Tim Cook Admits Lower Cost Used iPhone Sales Are Good for Apple
He also noted that at some point these people will decide to buy a new full-price iPhone. While Apple sells some of these previously owned phones itself, most apparently are sold by third parties. But they serve the same essential purpose, which is to expand the iPhone universe. After all, a certain number of those iPhones will generate accessory sales, music sales, which generate other revenue for Apple. So it's all good, right? One way or the other, more iPhones mean more loyal customers and more revenue. But is using the third-party market for used devices really the best way for Apple to expand its market share? Chances are other industries that face similar problems have learned better approaches. A good example might be the automotive industry, which bears a close resemblance to the smartphone market. Every maker markets a number of vehicle models at different price points so that more people can afford their products. In addition, companies that sell globally tailor their products for each market.I routinely find myself in taxicabs made by Mercedes Benz, for example, riding in cars that are nowhere near as luxurious as those in the US. Their more modest appointments make them affordable to people at a wide variety of income levels. While there is a healthy market for used cars exported from the U.S., auto companies sell a lot of new cars in foreign markets for a lot less than what they cost in the U.S. So why is Apple still insisting on selling only two lines of iPhones, both of them expensive? Mr. Cook's predecessor apparently didn't have the vision making Apple a global smartphone maker and as a result didn't feel the need. But Tim Cook has figured out that Apple is a global company. Because of this, Apple needs to expand its product offerings to include phones that more people around the world can buy. Failing to produce an affordable version of the iPhone only leaves money that's picked up by phone makers who are more than willing to sell smartphones that everyone can afford, such as Android models, for example, but not Apple.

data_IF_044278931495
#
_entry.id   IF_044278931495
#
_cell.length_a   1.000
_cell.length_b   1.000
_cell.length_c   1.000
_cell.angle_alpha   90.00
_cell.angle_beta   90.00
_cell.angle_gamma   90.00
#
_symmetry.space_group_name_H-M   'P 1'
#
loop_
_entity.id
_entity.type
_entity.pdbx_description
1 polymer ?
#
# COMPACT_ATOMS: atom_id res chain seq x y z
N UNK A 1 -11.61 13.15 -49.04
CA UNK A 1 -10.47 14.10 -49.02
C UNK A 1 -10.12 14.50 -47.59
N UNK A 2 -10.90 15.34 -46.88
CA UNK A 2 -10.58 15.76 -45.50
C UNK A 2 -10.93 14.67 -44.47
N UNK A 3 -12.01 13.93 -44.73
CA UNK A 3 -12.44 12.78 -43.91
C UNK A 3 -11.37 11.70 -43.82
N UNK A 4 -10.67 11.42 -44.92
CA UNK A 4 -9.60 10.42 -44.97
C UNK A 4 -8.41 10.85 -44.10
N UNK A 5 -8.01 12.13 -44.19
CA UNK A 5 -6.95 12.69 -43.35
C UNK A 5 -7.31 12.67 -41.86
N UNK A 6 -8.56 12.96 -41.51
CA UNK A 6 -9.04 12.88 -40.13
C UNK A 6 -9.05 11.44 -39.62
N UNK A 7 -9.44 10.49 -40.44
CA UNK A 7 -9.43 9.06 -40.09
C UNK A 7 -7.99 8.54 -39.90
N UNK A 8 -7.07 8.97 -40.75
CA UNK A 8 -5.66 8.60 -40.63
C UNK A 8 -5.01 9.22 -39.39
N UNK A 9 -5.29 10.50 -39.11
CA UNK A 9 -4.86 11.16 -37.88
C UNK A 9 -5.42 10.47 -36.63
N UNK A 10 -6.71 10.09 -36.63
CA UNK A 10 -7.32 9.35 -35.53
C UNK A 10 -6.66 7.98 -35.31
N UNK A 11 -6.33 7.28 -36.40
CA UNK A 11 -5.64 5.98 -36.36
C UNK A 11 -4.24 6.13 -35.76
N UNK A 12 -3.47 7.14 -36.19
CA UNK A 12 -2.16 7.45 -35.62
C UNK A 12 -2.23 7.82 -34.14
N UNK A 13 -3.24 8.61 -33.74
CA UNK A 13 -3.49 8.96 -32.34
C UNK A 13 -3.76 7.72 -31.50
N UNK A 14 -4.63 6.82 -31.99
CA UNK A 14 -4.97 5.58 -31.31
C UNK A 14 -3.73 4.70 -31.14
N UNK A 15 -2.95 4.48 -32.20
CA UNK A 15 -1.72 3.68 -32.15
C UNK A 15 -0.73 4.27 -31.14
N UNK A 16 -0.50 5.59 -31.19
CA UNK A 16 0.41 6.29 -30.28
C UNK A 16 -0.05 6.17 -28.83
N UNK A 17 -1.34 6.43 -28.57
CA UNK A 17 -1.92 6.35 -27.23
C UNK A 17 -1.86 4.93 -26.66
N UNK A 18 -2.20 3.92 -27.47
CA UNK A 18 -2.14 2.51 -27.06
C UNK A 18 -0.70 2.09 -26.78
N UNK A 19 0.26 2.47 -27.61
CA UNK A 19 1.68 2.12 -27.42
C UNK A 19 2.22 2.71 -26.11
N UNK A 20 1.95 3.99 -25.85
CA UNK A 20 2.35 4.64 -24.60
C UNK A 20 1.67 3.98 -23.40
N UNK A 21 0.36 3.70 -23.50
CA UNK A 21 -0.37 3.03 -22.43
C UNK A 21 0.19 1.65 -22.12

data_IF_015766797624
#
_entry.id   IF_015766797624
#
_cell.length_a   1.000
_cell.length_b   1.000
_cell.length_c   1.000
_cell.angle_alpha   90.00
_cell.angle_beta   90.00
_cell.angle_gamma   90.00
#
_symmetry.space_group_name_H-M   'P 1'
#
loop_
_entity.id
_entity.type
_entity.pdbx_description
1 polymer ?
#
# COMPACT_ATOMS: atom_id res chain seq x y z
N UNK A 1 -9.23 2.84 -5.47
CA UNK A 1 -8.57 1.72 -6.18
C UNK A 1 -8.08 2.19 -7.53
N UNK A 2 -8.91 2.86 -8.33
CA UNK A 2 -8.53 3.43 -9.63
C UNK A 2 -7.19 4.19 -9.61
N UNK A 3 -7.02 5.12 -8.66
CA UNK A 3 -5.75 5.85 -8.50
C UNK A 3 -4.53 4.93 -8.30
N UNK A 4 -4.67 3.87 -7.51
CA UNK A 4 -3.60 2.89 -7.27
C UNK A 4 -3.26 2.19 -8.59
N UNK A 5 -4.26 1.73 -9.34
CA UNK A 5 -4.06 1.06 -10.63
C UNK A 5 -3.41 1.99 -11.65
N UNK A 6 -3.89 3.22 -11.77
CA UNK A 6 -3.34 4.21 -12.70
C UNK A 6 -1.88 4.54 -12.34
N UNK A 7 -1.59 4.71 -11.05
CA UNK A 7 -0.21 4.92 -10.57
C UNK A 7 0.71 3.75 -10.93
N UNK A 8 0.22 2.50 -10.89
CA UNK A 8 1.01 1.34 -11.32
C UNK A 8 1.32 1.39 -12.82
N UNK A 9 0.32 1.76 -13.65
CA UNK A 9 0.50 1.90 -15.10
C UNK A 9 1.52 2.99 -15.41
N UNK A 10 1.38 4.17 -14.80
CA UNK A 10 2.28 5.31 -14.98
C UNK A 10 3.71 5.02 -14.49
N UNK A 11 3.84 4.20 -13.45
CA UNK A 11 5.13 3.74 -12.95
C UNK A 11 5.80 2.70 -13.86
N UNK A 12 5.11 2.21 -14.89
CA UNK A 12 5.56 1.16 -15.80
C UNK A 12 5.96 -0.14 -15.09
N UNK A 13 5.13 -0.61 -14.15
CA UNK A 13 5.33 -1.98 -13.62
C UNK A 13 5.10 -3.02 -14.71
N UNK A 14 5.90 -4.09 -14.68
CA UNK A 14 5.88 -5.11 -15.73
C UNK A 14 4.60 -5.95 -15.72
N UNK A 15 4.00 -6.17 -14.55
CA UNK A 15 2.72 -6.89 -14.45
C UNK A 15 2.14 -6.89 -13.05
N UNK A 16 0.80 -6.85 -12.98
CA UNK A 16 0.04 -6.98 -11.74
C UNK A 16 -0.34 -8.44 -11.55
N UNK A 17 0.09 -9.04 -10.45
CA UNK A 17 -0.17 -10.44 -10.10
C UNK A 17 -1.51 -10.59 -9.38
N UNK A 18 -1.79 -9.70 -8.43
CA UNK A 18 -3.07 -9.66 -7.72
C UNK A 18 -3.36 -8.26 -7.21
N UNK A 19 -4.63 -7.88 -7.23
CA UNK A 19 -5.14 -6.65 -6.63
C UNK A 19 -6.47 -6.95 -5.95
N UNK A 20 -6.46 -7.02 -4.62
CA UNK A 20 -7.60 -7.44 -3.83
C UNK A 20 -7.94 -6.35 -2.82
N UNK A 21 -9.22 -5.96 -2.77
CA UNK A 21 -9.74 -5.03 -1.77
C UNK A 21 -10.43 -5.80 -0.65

One thing I've noticed when I travel is that some automobiles that are selling for a lot of money in the U.S. sell for much less in less affluent markets. Mercedes Benz, for example, sells expensive luxury cars in the U.S. But if you travel to developing markets, you see examples of Mercedes Benz cars that are affordable to people at all income levels.